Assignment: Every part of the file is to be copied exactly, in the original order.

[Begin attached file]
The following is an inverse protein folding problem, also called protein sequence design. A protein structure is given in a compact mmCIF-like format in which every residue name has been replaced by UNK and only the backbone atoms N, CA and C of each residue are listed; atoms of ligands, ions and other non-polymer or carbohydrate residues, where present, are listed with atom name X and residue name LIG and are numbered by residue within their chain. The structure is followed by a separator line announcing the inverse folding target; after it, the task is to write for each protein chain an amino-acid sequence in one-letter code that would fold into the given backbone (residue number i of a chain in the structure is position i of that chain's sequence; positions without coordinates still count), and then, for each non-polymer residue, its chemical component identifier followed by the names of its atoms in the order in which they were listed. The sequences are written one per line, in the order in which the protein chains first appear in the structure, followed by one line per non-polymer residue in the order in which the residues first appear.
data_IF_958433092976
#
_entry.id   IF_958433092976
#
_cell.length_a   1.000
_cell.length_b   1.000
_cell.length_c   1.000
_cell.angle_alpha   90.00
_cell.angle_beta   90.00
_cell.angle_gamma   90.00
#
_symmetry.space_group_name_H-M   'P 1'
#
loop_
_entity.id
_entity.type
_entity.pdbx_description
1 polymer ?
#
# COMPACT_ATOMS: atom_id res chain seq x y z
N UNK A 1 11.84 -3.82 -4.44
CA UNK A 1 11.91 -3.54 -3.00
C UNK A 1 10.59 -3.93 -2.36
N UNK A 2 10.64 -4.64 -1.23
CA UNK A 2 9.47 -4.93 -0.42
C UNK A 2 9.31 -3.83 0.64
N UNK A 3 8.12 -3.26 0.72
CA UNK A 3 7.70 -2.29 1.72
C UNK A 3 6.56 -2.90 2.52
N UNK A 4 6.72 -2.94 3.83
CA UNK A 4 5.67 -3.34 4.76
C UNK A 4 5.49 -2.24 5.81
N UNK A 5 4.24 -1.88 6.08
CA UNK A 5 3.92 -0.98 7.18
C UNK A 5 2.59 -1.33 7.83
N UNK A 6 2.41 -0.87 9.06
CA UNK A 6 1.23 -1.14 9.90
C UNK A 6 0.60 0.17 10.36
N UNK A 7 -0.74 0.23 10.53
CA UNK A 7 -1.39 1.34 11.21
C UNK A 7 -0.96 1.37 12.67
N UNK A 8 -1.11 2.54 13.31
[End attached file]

The following is an inverse protein folding problem, also called protein sequence design. A protein structure is given in a compact mmCIF-like format in which every residue name has been replaced by UNK and only the backbone atoms N, CA and C of each residue are listed; atoms of ligands, ions and other non-polymer or carbohydrate residues, where present, are listed with atom name X and residue name LIG and are numbered by residue within their chain. The structure is followed by a separator line announcing the inverse folding target; after it, the task is to write for each protein chain an amino-acid sequence in one-letter code that would fold into the given backbone (residue number i of a chain in the structure is position i of that chain's sequence; positions without coordinates still count), and then, for each non-polymer residue, its chemical component identifier followed by the names of its atoms in the order in which they were listed. The sequences are written one per line, in the order in which the protein chains first appear in the structure, followed by one line per non-polymer residue in the order in which the residues first appear.
data_IF_958433092976
#
_entry.id   IF_958433092976
#
_cell.length_a   1.000
_cell.length_b   1.000
_cell.length_c   1.000
_cell.angle_alpha   90.00
_cell.angle_beta   90.00
_cell.angle_gamma   90.00
#
_symmetry.space_group_name_H-M   'P 1'
#
loop_
_entity.id
_entity.type
_entity.pdbx_description
1 polymer ?
#
# COMPACT_ATOMS: atom_id res chain seq x y z
N UNK A 1 11.84 -3.82 -4.44
CA UNK A 1 11.91 -3.54 -3.00
C UNK A 1 10.59 -3.93 -2.36
N UNK A 2 10.64 -4.64 -1.23
CA UNK A 2 9.47 -4.93 -0.42
C UNK A 2 9.31 -3.83 0.64
N UNK A 3 8.12 -3.26 0.72
CA UNK A 3 7.70 -2.29 1.72
C UNK A 3 6.56 -2.90 2.52
N UNK A 4 6.72 -2.94 3.83
CA UNK A 4 5.67 -3.34 4.76
C UNK A 4 5.49 -2.24 5.81
N UNK A 5 4.24 -1.88 6.08
CA UNK A 5 3.92 -0.98 7.18
C UNK A 5 2.59 -1.33 7.83
N UNK A 6 2.41 -0.87 9.06
CA UNK A 6 1.23 -1.14 9.90
C UNK A 6 0.60 0.17 10.36
N UNK A 7 -0.74 0.23 10.53
CA UNK A 7 -1.39 1.34 11.21
C UNK A 7 -0.96 1.37 12.67
N UNK A 8 -1.11 2.54 13.31